I am on the final day of my weekly three-day grand-daughter duty. We are sitting at her sweet white desk and she is showing me the options she has for choosing gear for her immanent battle with the Titan in the amazing online math game, Prodigy. I’m not feeling engaged with the options: which helmet, which wand? I find my mind wandering, thinking that maybe I should gracefully exit and check my email.
And then this thought stops me: what if there’s a test? What if, at the end of my life, when I face the 42 Assessors and Ma'at, the feather of truth, lies lightly on the scales, this momentary drop in my close attention to my beloved, precious, only grandchild dooms me to the Underworld?
I don’t remember when I adopted the two mottoes that sit across my shoulders like the twin sephirot, judgement and mercy, but I have long recognized that for me, these two ideas anchor my primary directive:
There is no time out: everything counts.
Love is a communicable ease.
I made a commitment to this grandchild before she was born to be here for her in every way I could. She would know in her bones that she could rely on me to stand up for her, to model love, generosity, and truth. She would feel so secure in my dedication to her that she would be able to get angry at me, reject me, and ignore me when she needed to and know that when she turned around I would be there, arms open. She would understand from our history together that my reproving criticism, if and when it came, was a fair assessment intended to help her find guidelines for a better version of herself that she, herself, recognized.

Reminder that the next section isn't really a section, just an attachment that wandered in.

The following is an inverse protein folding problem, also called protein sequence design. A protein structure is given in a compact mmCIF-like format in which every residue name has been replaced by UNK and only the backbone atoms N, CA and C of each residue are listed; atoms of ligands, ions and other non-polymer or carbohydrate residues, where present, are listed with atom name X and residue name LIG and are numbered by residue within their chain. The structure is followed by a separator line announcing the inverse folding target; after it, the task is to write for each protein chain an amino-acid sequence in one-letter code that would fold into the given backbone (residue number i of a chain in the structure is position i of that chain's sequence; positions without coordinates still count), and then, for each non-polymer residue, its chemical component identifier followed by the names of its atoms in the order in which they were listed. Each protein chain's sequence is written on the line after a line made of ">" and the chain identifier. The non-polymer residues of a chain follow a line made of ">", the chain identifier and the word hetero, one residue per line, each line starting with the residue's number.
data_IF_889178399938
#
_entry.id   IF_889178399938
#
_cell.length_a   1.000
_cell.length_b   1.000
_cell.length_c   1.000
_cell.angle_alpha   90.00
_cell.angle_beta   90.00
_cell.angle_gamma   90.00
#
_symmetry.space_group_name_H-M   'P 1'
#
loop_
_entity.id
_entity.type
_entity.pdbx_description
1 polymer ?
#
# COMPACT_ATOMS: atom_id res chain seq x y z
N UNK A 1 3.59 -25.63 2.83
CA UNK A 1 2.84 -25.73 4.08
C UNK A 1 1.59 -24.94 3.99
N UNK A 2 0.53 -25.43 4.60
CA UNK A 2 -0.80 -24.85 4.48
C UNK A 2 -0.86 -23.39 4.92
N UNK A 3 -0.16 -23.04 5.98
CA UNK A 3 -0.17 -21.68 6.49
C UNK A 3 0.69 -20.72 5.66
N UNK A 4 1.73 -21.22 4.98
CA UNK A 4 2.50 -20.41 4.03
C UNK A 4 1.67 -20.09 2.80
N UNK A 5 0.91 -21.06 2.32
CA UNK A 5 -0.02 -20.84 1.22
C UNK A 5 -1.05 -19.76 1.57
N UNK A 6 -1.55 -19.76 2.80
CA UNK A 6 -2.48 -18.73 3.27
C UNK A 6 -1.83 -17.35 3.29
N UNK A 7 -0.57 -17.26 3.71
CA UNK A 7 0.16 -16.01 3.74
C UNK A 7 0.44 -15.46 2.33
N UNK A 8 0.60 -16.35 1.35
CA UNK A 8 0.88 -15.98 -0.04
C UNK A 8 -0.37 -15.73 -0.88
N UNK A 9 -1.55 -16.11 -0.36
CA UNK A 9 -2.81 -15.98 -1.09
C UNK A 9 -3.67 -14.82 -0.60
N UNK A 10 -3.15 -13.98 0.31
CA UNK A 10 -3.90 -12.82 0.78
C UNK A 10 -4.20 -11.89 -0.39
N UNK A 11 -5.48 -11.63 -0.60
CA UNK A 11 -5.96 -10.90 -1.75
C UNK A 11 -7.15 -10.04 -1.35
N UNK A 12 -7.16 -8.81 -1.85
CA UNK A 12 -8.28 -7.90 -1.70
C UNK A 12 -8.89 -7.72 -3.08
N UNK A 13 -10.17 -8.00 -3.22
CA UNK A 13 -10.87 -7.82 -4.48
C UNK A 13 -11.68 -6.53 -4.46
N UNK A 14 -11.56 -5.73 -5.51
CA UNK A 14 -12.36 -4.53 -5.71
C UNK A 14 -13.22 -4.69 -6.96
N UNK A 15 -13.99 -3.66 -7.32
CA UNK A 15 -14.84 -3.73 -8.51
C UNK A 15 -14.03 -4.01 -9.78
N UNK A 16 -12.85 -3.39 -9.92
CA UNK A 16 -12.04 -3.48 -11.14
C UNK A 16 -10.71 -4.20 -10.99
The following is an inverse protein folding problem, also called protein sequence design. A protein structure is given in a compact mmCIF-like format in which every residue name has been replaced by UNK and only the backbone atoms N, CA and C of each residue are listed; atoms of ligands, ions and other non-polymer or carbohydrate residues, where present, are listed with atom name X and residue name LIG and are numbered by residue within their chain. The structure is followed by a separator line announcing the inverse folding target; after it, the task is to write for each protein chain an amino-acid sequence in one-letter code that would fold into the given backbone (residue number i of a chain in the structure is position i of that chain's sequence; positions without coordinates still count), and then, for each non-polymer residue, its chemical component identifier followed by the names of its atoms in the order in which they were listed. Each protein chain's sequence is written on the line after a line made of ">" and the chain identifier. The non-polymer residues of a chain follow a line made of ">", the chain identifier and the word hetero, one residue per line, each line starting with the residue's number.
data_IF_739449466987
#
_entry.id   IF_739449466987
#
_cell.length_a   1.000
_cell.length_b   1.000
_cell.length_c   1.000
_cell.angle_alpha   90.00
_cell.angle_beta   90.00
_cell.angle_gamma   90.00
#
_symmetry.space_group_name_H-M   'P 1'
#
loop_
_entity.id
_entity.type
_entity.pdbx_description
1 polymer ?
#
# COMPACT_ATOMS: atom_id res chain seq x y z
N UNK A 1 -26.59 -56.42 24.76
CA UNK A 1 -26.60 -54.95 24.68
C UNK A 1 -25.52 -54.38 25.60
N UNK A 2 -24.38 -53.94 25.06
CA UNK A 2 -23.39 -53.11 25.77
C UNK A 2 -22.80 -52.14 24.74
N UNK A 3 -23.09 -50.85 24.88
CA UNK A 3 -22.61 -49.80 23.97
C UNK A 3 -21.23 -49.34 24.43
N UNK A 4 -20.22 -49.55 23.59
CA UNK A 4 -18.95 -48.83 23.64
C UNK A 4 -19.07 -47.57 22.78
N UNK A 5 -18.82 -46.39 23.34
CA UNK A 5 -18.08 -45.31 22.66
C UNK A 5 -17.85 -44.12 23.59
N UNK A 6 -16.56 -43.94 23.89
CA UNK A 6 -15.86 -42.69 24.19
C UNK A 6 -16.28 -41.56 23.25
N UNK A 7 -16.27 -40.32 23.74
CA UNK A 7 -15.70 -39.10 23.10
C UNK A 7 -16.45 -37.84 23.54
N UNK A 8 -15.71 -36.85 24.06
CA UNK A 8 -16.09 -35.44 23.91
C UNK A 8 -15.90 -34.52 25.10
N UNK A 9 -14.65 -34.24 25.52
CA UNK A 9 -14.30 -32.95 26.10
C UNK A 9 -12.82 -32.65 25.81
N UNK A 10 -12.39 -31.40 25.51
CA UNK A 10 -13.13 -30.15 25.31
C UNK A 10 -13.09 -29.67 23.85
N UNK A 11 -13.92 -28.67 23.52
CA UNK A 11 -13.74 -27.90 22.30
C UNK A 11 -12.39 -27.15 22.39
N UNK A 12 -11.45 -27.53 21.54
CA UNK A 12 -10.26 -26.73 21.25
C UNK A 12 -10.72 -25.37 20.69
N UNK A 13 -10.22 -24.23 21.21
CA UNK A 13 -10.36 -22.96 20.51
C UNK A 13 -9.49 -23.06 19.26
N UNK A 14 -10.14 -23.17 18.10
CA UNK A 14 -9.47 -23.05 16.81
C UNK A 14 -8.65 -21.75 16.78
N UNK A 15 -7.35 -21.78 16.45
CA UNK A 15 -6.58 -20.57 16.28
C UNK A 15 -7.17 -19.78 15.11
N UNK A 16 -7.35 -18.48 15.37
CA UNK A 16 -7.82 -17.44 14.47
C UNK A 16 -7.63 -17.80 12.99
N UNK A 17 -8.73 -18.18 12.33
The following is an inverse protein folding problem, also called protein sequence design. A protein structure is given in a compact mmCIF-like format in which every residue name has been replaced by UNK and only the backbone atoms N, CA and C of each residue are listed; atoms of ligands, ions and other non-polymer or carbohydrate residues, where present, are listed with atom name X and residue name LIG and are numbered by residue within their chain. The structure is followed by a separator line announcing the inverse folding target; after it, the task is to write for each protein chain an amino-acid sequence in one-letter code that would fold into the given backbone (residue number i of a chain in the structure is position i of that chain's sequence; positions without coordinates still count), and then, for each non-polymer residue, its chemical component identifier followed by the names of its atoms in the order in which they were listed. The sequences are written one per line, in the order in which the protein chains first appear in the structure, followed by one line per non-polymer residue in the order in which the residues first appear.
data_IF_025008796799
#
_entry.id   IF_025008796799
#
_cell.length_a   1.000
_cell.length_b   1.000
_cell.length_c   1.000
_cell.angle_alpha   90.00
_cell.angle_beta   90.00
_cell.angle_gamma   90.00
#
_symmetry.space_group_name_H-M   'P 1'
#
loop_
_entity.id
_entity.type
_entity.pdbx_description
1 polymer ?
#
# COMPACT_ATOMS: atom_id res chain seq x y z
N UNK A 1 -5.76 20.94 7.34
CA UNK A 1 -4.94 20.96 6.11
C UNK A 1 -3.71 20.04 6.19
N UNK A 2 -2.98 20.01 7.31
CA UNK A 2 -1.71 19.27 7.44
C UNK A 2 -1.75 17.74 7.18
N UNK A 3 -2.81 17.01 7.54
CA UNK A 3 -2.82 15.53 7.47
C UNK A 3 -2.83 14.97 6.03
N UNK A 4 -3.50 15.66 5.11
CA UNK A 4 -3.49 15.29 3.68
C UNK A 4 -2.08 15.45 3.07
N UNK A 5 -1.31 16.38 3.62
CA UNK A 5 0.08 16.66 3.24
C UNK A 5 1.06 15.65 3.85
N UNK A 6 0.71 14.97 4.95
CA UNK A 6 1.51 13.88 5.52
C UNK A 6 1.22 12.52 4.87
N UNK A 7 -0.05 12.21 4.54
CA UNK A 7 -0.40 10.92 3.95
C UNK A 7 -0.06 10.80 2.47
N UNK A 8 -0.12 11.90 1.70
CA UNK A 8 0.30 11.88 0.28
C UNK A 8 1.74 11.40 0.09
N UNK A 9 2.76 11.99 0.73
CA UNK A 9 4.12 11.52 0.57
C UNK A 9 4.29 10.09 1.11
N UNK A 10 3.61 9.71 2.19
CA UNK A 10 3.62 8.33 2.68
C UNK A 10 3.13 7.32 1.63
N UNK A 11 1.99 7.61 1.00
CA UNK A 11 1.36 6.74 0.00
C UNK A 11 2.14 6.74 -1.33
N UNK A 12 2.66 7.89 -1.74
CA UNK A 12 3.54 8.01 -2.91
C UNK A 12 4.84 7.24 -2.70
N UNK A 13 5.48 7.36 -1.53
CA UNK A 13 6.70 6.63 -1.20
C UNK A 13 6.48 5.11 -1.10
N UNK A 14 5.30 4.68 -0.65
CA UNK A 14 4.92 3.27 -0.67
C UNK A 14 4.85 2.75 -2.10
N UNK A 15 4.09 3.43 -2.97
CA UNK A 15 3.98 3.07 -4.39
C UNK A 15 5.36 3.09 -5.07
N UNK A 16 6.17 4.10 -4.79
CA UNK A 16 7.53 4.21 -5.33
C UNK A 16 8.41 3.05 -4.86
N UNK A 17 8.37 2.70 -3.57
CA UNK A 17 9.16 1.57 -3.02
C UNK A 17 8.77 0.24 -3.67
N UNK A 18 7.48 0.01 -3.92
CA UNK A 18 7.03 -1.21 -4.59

I think I am doing a good job making good on my commitment, the reason I moved across the country six years ago. My son and daughter-in-law tell me I’m a wonderful grandmother. My son told me not too long ago, “I wish I’d had a grandma like you,” to which I answered, “I wish you had, too.” My Mom lived from the head up. Her unconditional love for her children and grandchild was demonstrably indisputable, but the family dynamics that had nourished the garden in which she had come to adulthood held her stiffly; expressed intimacy and playfulness eluded her.
So I am left wondering. Are my monetary lapses of attention OK? I tell myself, of course they are. We’ll see.